2. Consider setting up a dedicated channel for support: If you are noticing a large influx of customer queries, it may be best to set-up a social media channel specifically for support. Hint: Have your team sign-off on each answer with their name/initials to personalize the experience.

Part III: Determine Guardrails About When You’ll Respond and When You Won’t

  1. Figure out what you’ll say when you do respond: Make sure your team is on the same page about how to respond to negative social media posts and messages. Steer clear of getting involved in “troll” conversations that aren’t related to your company and drag politics, pop culture, or arguments into your social media (and ensure everyone on your team is on the same page).
  2. Build best practises about responding. These could include:
  • Stay positive, but personable: Keep things light and positive, while avoiding sarcasm until the problem is solved.
  • Be transparent: Being honest about the time span that the problem will be resolved, or if you genuinely do not know, is better than risking upsetting a customer with a dishonest answer.
  • Know when to “take it offline”: Invite customers to send you a direct message or email if they need to share their personal information for you to help them, or if the conversation is getting tense. That will minimize external visibility on the conversation and potentially solve the problem faster than waiting for a customer to tweet back at you.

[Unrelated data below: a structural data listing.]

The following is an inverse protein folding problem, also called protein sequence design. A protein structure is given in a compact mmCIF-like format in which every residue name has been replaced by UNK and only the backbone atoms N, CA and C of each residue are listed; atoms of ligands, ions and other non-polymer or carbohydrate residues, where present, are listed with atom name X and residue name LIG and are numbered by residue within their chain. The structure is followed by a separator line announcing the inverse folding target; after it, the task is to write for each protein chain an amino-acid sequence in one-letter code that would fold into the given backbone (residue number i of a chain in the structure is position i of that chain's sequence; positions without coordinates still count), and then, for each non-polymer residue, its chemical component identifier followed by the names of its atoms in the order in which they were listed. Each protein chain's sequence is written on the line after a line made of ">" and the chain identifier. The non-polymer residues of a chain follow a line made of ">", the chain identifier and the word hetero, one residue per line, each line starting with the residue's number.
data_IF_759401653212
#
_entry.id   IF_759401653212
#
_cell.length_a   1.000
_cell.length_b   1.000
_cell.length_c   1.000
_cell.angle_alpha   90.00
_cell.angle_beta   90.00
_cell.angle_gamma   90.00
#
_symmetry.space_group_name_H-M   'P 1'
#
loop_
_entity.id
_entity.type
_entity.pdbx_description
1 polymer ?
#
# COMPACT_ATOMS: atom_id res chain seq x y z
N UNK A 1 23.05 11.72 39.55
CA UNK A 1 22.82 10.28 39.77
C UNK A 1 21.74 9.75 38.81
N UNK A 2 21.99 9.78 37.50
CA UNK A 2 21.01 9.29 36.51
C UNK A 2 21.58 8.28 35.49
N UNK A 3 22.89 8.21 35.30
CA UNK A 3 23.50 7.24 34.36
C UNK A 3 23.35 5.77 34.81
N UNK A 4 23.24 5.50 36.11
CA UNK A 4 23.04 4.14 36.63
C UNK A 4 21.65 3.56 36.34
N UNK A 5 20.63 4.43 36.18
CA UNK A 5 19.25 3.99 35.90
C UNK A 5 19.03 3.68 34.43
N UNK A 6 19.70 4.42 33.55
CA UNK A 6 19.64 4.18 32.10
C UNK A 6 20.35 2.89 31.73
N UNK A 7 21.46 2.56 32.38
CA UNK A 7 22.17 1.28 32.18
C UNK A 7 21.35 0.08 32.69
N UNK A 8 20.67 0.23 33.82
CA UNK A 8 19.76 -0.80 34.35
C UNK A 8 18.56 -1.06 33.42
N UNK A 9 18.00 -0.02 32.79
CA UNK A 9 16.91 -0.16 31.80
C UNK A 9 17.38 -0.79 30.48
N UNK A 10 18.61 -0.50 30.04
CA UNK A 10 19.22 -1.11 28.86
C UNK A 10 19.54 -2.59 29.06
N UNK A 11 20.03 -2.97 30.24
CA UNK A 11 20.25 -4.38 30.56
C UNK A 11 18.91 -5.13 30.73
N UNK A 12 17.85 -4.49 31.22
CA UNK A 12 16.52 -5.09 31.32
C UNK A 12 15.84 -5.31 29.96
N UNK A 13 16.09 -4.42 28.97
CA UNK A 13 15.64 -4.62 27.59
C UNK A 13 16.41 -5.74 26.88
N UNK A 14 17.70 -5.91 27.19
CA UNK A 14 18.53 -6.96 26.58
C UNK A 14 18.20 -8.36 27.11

Part IV: How to Measure and Report Social Media Interactions

  1. Track conversations as a source of qualitative data (recurring questions, positive and negative feedback, etc).
  2. Try to quantify data as well, by possibly sending a customer satisfaction survey after a customer has been helped online.

Part V: Opportunities When Using Social Media Customer Service Strategies

  1. Customer loyalty: Research suggests that the ability to manage customer service through social media can turn complaints into future revenue. Customers who receive great service via social media will spend 21% more, while 71% of consumers who have had a good social media experience will probably recommend your service or products to others.
  2. Reduce customer service costs: Less messages going to your dedicated customer service people, the more you save on costs.

Part VI: 3 Tips for Exceptional Social Media Customer Service

  1. Humanize your brand: People tend to favour dealing with actual people rather than with companies. Using signatures/initials after an interaction helps humanize your responses.
  2. Set up alerts, listen, and speak their language: Find the potential crisis before it escalates by working on your social listening skills and responding in a human way that connects with your customers.
  3. Be helpful, and point back to your brand: List your operating hours, link to other regions, and provide detailed information and research to customers via online.

Want to learn more about social media as a marketing tool? Contact The Brit Agency today.

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Michaela Bayley

Written by Michaela Bayley